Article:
It’s going to have to be a two- (or perhaps three?) parter, I’m afraid (EDIT 19/02/18 – it’s a two parter!!), if I’m to get it in before tomorrow! Here is last Wednesday’s belated post (a short piece from my fantasy universe
) – and the second half of this story will come next Wednesday 🙂
It’s a bit rough (like a lot of my pieces seem to be these days…) but hope you glean some enjoyment from it.
Tia paused, a tankard in each hand, wearily eyeing the newcomers. Her dark hair stuck to the back of her neck in the heat, and she was sweating more than she should be.
She was not unused to strangers, drunks, or wayward hands and could handle them all. It was the lot of a bar maid, and the lot was heavier owing to the position of her parents’ inn being on one of the most travelled routes in and out of the kingdom.
But the two men sat at the round table in the centre of the room made her deeply uneasy, and a fear she seldom felt sent a chill sweeping down her spine. Conversations had quietened as soon as they had swaggered in, not even bothering to conceal the expensive, curved blades at their waists as true guards (the only ones who ought to be carrying such weaponry) would. In any case, they did not wear the uniforms of guards.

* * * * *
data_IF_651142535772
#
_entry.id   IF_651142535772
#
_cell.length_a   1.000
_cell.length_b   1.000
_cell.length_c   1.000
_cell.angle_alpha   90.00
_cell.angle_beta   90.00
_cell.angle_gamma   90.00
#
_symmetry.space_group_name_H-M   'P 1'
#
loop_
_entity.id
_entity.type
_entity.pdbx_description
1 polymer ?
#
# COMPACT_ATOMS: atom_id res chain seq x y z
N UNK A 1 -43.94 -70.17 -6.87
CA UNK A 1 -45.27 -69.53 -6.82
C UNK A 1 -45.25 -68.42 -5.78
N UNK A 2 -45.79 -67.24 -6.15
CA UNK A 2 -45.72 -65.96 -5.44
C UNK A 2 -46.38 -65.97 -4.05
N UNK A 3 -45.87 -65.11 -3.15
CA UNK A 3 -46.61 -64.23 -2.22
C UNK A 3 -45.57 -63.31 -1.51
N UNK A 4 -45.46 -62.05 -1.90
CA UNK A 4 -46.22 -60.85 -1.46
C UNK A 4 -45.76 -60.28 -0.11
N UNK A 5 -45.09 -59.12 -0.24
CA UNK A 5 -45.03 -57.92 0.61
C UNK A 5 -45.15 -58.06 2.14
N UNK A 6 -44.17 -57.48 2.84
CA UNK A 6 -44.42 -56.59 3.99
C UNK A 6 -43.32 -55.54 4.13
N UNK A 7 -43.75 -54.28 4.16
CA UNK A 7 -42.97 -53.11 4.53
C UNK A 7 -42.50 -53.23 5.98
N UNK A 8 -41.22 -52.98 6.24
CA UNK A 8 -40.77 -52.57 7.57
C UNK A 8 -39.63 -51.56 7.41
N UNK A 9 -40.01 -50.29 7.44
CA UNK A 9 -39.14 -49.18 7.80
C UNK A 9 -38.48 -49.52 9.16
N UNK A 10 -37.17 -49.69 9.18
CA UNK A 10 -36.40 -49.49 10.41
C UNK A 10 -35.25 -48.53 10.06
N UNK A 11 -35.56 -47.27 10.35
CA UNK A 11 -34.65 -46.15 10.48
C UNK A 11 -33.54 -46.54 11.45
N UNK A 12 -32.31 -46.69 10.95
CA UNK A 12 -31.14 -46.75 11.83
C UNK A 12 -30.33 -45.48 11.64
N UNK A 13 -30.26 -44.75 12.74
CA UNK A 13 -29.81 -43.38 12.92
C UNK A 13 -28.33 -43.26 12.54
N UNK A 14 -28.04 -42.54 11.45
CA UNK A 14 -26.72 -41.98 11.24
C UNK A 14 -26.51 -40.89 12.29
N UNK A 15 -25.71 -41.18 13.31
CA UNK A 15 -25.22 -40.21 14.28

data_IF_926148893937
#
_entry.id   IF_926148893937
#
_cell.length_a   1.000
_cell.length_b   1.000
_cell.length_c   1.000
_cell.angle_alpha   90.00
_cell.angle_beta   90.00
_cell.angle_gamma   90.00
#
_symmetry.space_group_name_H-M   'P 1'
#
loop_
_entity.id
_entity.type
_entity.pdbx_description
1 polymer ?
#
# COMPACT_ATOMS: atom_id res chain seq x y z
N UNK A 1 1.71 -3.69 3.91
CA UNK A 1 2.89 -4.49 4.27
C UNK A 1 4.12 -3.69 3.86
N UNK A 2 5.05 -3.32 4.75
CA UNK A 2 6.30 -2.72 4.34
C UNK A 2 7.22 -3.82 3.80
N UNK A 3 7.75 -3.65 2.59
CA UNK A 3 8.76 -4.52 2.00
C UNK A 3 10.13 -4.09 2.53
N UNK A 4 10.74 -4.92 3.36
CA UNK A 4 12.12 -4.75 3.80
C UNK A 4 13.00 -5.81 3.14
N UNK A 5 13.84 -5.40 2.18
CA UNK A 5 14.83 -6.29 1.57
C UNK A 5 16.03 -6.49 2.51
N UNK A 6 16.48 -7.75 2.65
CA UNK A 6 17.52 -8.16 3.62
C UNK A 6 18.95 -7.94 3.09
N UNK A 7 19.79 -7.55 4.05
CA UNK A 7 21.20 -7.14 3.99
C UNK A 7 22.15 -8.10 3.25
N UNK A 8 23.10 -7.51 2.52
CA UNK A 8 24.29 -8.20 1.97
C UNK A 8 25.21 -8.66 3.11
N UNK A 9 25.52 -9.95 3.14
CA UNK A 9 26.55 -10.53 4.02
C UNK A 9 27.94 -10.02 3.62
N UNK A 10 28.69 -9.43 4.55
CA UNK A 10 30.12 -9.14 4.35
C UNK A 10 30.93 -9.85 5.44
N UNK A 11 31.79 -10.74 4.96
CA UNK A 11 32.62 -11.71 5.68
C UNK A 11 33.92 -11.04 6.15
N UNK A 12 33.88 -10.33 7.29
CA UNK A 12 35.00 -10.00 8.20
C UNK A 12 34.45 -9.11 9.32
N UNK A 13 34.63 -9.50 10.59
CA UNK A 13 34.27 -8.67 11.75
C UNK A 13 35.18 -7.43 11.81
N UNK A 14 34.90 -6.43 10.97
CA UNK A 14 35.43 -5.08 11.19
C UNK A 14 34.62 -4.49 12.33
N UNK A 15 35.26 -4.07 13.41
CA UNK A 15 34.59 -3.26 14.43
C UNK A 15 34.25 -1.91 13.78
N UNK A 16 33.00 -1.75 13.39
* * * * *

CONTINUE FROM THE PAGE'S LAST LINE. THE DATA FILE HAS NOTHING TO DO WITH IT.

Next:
Tia wondered again if the weapons were stolen, and if they had overpowered guards to steal them, just how dangerous the men might be.
“Tia, come on now,” her father leant over the bar and whispered gently in her ear. “Just carry on, business as usual. Let’s hope they’re gone soon.”
Tia nodded, and tore her gaze away – they had been too preoccupied in their own conversation to notice that she had been staring – and went to serve a couple of men in one of the corners of the room. She recognised one of them, a brown-haired freckled young man who passed through the inn frequently, transporting both goods and people.
“Evening, Theo,” she smiled, placing both tankards down. “Evening, sir,” she added, nodding politely at the well turned out, older gentleman next to him. Theo was only a few years older than herself but had already made a name for himself as a safe and reliable driver, and was often accompanied by reasonably wealthy clients.
The older man, whose style of tunic, small turban, brown skin, shoulder length grey hair and short beard marked him as from the local area, was looking through narrowed eyes at the two newcomers when she addressed him. He gave a start and smiled at her. “Evening. Thank you.” His accent was refined. He took a sip of beer and resumed his distasteful glare.
“Theo, do you know them?”
Tia lingered, avoiding heading to that central table to take an order, to hear Theo’s response.
“No, sir,” Theo said. “But I think I know of them. There’s been rumours…”
Thanks for stopping by 🙂
Tomorrow will be a diary excerpt as per usual.